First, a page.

It’s essential to understand the way we talk about materials and how we engage with them. Why? Because you should know what happens to them at the end of their lifespan. 

A common question we get asked is: what is the most sustainable material?

Materials need to be separated into raw source materials at the end of life. So to begin with, we need to look at materials according to how easy they are to take apart. Circularity I hear you say?

Furniture is a really good candidate for circularity and it is our manufacturing model. If a product is just made of just one material, that’s a good start. Compared to more complex products like a car, mobile phones or a building, furniture has a high material content and a small number of different materials. It lasts a long time and is portable to take to a specialist facility. The materials in furniture should be stored or sequestered for their next life.

If a product contains more than one material, then they need to be easily separated. Maybe by a machine or by a simple process like a few screws. When the material itself is made up of more than one material with adhesives and irreversible mechanical fixings like rivets, this is not good for separation for circularity.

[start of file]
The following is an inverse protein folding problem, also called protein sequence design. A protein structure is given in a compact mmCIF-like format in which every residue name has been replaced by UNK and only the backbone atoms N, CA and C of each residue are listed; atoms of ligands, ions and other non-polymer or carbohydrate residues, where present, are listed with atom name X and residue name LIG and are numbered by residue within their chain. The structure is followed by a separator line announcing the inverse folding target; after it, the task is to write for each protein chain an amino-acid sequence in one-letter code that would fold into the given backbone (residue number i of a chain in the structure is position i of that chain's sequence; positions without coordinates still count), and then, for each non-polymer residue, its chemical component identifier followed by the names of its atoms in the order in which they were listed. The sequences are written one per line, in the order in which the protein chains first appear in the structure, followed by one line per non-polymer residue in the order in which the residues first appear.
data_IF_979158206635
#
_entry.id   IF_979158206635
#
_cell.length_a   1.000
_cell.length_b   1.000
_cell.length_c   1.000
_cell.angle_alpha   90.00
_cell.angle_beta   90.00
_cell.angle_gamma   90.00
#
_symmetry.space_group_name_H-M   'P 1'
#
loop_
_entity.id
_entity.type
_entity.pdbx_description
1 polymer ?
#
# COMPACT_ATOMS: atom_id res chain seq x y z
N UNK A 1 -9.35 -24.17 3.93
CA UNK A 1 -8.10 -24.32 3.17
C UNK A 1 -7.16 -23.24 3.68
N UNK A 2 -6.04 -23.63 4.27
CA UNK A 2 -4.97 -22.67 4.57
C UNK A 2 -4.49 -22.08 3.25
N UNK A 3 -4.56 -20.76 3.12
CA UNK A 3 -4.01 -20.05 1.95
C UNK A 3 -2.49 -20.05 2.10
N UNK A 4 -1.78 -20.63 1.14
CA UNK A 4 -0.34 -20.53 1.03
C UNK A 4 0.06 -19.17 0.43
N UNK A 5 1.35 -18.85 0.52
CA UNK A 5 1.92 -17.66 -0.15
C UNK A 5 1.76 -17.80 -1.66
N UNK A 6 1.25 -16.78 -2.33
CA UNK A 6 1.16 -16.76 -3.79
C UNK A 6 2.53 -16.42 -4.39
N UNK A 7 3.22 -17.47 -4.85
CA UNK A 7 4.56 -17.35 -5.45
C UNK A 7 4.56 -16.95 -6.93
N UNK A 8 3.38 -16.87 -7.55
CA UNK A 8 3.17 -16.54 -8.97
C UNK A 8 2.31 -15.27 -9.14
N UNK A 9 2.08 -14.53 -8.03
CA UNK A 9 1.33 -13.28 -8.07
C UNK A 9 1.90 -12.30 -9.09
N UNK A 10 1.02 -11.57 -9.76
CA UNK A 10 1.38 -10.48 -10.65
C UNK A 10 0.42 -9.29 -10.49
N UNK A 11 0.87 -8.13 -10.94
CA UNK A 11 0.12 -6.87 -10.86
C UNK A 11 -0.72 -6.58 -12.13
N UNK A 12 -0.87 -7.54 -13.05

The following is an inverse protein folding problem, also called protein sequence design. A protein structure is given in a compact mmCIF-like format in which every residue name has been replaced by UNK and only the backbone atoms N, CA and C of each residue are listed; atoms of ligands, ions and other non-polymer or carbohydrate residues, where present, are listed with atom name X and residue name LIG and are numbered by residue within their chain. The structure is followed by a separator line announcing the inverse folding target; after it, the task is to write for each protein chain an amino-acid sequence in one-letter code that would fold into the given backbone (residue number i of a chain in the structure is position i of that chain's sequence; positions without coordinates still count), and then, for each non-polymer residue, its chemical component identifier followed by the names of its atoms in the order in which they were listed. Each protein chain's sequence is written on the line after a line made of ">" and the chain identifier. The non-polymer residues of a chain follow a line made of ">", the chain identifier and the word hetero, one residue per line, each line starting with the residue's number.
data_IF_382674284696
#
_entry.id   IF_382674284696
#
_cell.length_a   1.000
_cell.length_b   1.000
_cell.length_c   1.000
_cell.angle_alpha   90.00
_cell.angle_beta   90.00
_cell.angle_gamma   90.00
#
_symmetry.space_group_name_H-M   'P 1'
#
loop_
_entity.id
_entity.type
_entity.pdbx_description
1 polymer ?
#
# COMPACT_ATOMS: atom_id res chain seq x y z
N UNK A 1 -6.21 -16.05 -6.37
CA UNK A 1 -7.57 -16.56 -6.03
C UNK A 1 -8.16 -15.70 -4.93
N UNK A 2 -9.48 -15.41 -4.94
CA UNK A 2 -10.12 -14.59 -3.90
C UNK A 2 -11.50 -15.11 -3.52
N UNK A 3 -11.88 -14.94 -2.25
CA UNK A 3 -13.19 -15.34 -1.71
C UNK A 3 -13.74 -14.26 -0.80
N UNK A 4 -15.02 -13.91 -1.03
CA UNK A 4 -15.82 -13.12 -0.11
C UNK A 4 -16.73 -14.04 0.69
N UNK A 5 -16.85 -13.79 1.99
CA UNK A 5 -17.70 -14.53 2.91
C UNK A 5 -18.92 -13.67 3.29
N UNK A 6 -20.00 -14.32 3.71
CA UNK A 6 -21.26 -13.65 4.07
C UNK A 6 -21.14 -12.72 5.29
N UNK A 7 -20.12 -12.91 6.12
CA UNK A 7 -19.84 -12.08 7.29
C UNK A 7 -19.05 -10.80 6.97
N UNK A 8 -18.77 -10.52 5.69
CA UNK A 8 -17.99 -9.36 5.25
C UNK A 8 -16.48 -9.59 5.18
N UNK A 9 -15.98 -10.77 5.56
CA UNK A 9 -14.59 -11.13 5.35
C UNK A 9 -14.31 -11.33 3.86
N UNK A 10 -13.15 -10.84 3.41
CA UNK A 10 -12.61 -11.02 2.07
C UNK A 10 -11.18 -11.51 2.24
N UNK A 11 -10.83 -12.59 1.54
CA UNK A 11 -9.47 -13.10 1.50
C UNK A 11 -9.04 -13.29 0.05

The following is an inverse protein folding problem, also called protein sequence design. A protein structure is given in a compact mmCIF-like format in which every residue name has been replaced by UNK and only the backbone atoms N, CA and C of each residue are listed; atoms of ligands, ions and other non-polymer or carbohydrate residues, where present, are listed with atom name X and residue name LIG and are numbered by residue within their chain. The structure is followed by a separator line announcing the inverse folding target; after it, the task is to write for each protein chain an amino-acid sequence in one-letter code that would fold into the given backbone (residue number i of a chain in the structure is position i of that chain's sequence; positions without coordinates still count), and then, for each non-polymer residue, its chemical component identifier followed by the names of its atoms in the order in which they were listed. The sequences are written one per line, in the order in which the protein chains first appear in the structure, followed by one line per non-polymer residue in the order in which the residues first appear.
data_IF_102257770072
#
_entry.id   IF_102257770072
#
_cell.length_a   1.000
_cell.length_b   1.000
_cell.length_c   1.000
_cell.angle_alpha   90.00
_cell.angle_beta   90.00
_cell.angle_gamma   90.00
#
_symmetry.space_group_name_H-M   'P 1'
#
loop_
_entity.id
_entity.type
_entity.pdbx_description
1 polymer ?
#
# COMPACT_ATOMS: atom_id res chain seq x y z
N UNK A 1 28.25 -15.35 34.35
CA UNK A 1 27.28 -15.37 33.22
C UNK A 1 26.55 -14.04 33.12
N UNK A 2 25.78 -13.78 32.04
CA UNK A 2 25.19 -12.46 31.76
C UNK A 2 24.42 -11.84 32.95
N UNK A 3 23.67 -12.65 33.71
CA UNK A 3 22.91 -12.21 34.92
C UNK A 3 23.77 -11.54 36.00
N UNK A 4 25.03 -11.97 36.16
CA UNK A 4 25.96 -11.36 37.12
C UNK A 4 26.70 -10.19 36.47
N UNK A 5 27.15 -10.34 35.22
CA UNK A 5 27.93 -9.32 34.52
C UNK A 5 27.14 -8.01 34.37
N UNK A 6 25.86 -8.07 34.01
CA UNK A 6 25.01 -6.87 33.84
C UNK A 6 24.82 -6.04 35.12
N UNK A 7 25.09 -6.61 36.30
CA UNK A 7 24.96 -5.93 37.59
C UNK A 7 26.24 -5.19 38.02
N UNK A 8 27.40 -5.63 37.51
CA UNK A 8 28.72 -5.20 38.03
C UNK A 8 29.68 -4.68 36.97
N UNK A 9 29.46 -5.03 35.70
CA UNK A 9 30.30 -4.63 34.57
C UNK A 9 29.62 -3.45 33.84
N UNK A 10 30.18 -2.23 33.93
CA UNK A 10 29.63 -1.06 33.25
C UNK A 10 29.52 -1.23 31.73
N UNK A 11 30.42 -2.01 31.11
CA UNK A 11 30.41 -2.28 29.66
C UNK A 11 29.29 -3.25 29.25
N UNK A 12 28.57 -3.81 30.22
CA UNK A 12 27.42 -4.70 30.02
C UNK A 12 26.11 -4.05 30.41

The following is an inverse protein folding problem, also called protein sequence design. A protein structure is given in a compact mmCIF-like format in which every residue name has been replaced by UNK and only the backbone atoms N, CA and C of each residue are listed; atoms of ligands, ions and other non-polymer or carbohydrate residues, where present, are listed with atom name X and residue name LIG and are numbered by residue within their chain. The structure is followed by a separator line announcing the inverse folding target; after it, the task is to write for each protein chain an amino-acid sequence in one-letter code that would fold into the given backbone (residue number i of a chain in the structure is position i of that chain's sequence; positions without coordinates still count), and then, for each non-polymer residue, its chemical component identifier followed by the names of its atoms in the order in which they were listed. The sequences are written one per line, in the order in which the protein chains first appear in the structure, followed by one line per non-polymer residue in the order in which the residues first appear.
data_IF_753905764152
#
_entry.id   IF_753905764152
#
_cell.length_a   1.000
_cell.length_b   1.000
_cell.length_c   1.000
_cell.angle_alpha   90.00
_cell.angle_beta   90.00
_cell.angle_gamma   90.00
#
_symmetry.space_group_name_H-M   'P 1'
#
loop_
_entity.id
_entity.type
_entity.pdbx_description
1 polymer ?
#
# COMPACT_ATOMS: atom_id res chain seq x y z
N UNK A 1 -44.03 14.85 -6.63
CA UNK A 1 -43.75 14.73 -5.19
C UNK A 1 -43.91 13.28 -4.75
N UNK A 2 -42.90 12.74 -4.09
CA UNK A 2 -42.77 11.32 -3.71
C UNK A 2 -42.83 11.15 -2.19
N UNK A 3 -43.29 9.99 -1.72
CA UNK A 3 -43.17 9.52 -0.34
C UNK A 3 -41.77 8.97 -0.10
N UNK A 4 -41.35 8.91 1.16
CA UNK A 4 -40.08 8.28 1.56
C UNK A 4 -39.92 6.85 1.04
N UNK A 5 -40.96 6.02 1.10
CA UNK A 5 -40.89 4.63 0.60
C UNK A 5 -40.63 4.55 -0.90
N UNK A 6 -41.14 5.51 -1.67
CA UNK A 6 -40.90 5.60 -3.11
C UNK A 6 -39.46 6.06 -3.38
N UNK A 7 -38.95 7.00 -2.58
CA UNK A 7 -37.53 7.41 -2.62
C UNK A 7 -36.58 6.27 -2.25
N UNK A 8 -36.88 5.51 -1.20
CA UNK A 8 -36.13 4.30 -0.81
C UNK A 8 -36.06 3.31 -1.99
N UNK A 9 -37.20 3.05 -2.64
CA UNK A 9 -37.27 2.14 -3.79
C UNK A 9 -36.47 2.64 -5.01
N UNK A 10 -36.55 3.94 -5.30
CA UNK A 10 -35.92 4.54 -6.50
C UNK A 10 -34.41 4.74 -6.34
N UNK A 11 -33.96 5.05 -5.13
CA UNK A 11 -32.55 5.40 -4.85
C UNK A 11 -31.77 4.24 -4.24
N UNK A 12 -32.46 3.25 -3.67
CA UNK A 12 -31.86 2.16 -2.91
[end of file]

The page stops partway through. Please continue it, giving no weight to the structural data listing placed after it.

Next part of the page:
Composite materials are when the material itself is made up of more than one material in such a way that it can never be taken apart. Some materials have such a low value that it’s not worth spending any time or money separating them.

Wood along with other naturally derived fibres is carbon negative over its lifetime. Wood is not circular in a recycling sense, but unlike the other materials, it is regenerative. 

So is wood the best sustainable material? The short answer is, in carbon footprint terms yes. Then why don’t we just make all our products out of wood? Well, is it combined with other materials? What about its performance and strength? Or fire, costs, labour, certification; a variety of elements need to be taken into account. Where has it come from? Wood is in demand and we need to avoid deforestation. 

So the answer is, there is not just one best sustainable material. The most sustainable material may be different in every context. But the most important thing is that the source of the materials is viably sustainable – the lifecycle is considered and the choice of material is correct for the context of use.